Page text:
Experiments using a Y-maze revealed inter-specific differences in stimulus detection according to target size. Maximum stimulus detection by C. eucalypti was observed for the greatest stimulus size tested (subtended visual angle of 35 deg) and decreased progressively with stimulus size before dropping abruptly for stimuli sizes from 10 to 5 deg (Fisher's exact test, P=0.0026; see Fig. 1A). In comparison, A. bundoorensis and G. brimblecombei showed constant responses for stimuli at 35 and 15 deg visual angle; however, stimulus detection in A. bundoorensis decreased significantly with stimulus size from 15 to 10 deg (Fisher's exact test, P=0.0297) whereas that of G. brimblecombei remained constant, dropping only for subtended visual angles between 10 and 5 deg (Fisher's exact test, P<0.001; see Fig. 1B,C). We used a critical visual angle for stimulus detection of 60% probability for individuals to detect the stimulus to facilitate some level of comparison with previous studies with honeybee and bumblebee models (Giurfa et al., 1996; Dyer et al., 2008). Using these criteria and based on the assumption of a linear relationship between psyllid response and the visual angle subtended by the stimuli (between 5 and 10 deg), we estimated acuity thresholds of 8.7 deg for C. eucalypti, 6.8 deg for A. bundoorensis and 6.3 deg for G. brimblecombei (note, C. biparita were not available at the time these experiments were conducted). As psyllid responses may not be linear between stimuli, more data for responses to stimuli subtending a larger number of visual angles in the region eliciting 60% response could alter our critical acuity threshold estimates. Separate tests of A. bundoorensis and G. brimblecombei that were simultaneously exposed to a dark achromatic stimulus of similar size revealed they only occasionally oriented to this achromatic stimulus, which suggests that stimulus detection by psyllids is not promoted by achromatic contrast even at smaller visual angles.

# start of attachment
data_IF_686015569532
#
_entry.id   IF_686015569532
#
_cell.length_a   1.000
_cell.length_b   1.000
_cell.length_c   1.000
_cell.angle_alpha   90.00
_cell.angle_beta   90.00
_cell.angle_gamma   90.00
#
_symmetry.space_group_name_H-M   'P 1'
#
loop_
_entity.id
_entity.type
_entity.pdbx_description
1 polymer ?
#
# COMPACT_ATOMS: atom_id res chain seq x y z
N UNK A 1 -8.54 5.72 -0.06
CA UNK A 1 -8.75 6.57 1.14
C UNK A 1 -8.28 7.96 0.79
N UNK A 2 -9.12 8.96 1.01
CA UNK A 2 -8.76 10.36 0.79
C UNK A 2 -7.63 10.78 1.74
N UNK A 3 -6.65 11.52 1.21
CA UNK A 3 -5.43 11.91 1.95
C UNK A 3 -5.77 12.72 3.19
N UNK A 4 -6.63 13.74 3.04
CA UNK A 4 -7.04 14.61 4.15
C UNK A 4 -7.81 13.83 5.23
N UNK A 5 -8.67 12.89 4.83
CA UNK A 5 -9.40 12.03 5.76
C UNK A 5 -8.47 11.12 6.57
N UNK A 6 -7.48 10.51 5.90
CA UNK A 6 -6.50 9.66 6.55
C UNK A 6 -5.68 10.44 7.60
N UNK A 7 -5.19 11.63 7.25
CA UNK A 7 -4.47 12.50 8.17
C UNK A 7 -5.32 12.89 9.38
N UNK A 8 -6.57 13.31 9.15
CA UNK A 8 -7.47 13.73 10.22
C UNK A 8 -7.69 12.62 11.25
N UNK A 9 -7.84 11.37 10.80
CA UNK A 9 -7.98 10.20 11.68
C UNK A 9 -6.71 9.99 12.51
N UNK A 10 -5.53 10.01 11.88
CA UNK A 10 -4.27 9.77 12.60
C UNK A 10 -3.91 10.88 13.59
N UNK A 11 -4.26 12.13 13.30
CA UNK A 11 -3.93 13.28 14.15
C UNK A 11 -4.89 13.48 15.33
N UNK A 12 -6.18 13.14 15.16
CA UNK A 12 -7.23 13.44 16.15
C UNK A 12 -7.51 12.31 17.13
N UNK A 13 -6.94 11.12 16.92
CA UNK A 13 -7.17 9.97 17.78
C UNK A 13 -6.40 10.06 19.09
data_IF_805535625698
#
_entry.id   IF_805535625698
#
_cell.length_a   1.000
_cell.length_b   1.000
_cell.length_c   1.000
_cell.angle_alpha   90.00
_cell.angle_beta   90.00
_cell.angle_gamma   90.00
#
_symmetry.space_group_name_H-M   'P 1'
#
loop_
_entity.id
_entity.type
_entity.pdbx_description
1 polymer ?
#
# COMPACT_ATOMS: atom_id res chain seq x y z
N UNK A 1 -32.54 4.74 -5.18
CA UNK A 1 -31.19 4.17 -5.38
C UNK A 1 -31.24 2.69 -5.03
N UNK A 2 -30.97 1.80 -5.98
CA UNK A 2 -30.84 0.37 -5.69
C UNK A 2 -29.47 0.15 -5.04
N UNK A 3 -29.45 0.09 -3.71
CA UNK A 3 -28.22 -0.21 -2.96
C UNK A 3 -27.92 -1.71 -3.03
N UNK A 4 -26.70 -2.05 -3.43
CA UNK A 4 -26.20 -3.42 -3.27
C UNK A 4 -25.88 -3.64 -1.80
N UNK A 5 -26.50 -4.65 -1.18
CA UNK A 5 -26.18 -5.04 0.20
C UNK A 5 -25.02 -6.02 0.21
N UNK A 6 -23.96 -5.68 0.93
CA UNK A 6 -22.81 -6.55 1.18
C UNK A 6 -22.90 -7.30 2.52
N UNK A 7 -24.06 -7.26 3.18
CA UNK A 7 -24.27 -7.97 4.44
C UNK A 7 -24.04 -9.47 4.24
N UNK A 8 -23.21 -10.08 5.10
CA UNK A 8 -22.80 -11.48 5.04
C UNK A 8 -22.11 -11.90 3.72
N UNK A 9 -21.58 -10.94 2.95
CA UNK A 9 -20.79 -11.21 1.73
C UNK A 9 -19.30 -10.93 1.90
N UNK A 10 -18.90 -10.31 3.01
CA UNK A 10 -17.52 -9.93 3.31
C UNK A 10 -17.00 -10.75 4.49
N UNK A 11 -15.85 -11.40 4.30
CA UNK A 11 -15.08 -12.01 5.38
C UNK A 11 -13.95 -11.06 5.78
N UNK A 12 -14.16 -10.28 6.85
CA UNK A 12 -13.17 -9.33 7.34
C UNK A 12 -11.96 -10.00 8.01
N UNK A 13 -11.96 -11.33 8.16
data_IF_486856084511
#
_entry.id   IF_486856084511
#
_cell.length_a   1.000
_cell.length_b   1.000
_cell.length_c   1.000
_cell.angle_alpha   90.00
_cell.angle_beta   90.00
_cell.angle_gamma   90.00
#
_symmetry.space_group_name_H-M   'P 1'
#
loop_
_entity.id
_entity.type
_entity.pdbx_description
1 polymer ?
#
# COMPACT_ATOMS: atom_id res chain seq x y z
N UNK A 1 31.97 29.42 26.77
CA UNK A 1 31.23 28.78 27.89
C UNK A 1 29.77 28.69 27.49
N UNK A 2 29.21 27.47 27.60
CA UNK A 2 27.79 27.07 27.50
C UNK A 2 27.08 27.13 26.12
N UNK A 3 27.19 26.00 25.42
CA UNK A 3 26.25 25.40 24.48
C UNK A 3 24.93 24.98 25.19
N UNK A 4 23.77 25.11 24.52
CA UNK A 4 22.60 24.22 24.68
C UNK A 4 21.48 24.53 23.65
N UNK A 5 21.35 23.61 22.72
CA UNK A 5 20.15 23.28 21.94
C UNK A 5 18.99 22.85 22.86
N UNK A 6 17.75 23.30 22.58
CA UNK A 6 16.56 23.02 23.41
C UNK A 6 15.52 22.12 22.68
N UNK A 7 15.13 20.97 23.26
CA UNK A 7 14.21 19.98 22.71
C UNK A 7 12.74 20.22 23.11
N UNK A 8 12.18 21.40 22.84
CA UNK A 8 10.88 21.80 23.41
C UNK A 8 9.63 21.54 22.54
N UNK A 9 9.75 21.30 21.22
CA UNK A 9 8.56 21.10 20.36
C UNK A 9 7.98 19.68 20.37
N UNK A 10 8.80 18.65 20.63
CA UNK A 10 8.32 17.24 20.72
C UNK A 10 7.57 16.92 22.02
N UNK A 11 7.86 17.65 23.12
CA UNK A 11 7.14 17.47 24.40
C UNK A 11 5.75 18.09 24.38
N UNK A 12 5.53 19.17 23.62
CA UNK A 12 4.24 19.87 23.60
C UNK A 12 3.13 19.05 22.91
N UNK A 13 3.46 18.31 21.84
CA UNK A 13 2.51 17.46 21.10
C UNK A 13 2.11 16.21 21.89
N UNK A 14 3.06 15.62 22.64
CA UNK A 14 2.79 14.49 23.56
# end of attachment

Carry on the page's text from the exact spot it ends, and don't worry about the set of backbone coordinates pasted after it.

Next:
Fig. 1.

Behavioural responses of psyllids in Y-maze experiments. (A) Ctenarytaina eucalypti, (B) Anoeconeossa bundoorensis and (C) Glycaspis brimblecombei. The y-axes represent psyllid responses to colour stimuli normalized to account for between-species innate response strength differences for stimuli sizes chosen to meet visual angles of 35, 15, 10 and 5 deg from the release point. N=50 psyllids were tested for each stimulus size. Asterisks indicate visual angle values at which a significant decrease in psyllid response was observed. The horizontal dashed lines show the 60% limit value conventionally determined as the detection threshold. Corresponding critical visual angle values are determined by the intersection of the psyllid response line with the 60% detection line (vertical dashed lines projecting on the x-axes). Pie charts represent psyllids that made a choice, with chart diameter proportional to the number of psyllids. Pie chart sectors indicate the relative number selecting the given colour, which is also represented by the numbers shown.